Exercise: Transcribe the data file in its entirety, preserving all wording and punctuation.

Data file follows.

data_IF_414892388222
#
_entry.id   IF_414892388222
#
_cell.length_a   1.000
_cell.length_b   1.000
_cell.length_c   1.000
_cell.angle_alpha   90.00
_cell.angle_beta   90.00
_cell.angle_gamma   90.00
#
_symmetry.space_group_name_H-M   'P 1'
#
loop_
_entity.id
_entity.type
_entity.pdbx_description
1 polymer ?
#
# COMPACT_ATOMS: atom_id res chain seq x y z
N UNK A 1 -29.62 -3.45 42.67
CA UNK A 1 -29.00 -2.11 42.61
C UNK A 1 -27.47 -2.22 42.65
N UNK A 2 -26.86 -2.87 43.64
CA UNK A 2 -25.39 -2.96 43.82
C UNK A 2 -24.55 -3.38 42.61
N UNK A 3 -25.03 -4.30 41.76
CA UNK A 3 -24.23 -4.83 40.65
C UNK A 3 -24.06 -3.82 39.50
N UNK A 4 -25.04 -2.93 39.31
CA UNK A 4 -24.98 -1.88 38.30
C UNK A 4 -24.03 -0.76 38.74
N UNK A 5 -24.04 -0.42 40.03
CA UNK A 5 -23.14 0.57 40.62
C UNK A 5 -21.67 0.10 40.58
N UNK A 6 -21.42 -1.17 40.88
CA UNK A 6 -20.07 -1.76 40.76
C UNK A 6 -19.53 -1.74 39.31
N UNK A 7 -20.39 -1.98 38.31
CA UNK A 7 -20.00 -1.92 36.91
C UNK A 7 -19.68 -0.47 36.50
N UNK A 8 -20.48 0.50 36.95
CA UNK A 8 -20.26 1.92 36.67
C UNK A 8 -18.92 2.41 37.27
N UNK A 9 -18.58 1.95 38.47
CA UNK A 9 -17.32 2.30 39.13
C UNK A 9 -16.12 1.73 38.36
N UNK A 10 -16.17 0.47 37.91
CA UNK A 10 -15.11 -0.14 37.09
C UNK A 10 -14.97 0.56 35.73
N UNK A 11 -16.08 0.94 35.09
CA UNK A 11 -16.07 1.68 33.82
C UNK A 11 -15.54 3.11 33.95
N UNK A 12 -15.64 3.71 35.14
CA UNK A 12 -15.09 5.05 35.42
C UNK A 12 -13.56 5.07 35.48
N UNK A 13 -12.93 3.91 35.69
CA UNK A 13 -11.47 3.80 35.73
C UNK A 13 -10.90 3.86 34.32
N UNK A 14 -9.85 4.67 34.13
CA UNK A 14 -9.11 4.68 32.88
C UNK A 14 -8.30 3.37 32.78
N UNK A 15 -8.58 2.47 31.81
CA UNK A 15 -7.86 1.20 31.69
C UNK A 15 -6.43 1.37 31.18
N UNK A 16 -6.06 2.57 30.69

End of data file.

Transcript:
data_IF_414892388222
#
_entry.id   IF_414892388222
#
_cell.length_a   1.000
_cell.length_b   1.000
_cell.length_c   1.000
_cell.angle_alpha   90.00
_cell.angle_beta   90.00
_cell.angle_gamma   90.00
#
_symmetry.space_group_name_H-M   'P 1'
#
loop_
_entity.id
_entity.type
_entity.pdbx_description
1 polymer ?
#
# COMPACT_ATOMS: atom_id res chain seq x y z
N UNK A 1 -29.62 -3.45 42.67
CA UNK A 1 -29.00 -2.11 42.61
C UNK A 1 -27.47 -2.22 42.65
N UNK A 2 -26.86 -2.87 43.64
CA UNK A 2 -25.39 -2.96 43.82
C UNK A 2 -24.55 -3.38 42.61
N UNK A 3 -25.03 -4.30 41.76
CA UNK A 3 -24.23 -4.83 40.65
C UNK A 3 -24.06 -3.82 39.50
N UNK A 4 -25.04 -2.93 39.31
CA UNK A 4 -24.98 -1.88 38.30
C UNK A 4 -24.03 -0.76 38.74
N UNK A 5 -24.04 -0.42 40.03
CA UNK A 5 -23.14 0.57 40.62
C UNK A 5 -21.67 0.10 40.58
N UNK A 6 -21.42 -1.17 40.88
CA UNK A 6 -20.07 -1.76 40.76
C UNK A 6 -19.53 -1.74 39.31
N UNK A 7 -20.39 -1.98 38.31
CA UNK A 7 -20.00 -1.92 36.91
C UNK A 7 -19.68 -0.47 36.50
N UNK A 8 -20.48 0.50 36.95
CA UNK A 8 -20.26 1.92 36.67
C UNK A 8 -18.92 2.41 37.27
N UNK A 9 -18.58 1.95 38.47
CA UNK A 9 -17.32 2.30 39.13
C UNK A 9 -16.12 1.73 38.36
N UNK A 10 -16.17 0.47 37.91
CA UNK A 10 -15.11 -0.14 37.09
C UNK A 10 -14.97 0.56 35.73
N UNK A 11 -16.08 0.94 35.09
CA UNK A 11 -16.07 1.68 33.82
C UNK A 11 -15.54 3.11 33.95
N UNK A 12 -15.64 3.71 35.14
CA UNK A 12 -15.09 5.05 35.42
C UNK A 12 -13.56 5.07 35.48
N UNK A 13 -12.93 3.91 35.69
CA UNK A 13 -11.47 3.80 35.73
C UNK A 13 -10.90 3.86 34.32
N UNK A 14 -9.85 4.67 34.13
CA UNK A 14 -9.11 4.68 32.88
C UNK A 14 -8.30 3.37 32.78
N UNK A 15 -8.58 2.47 31.81
CA UNK A 15 -7.86 1.20 31.69
C UNK A 15 -6.43 1.37 31.18
N UNK A 16 -6.06 2.57 30.69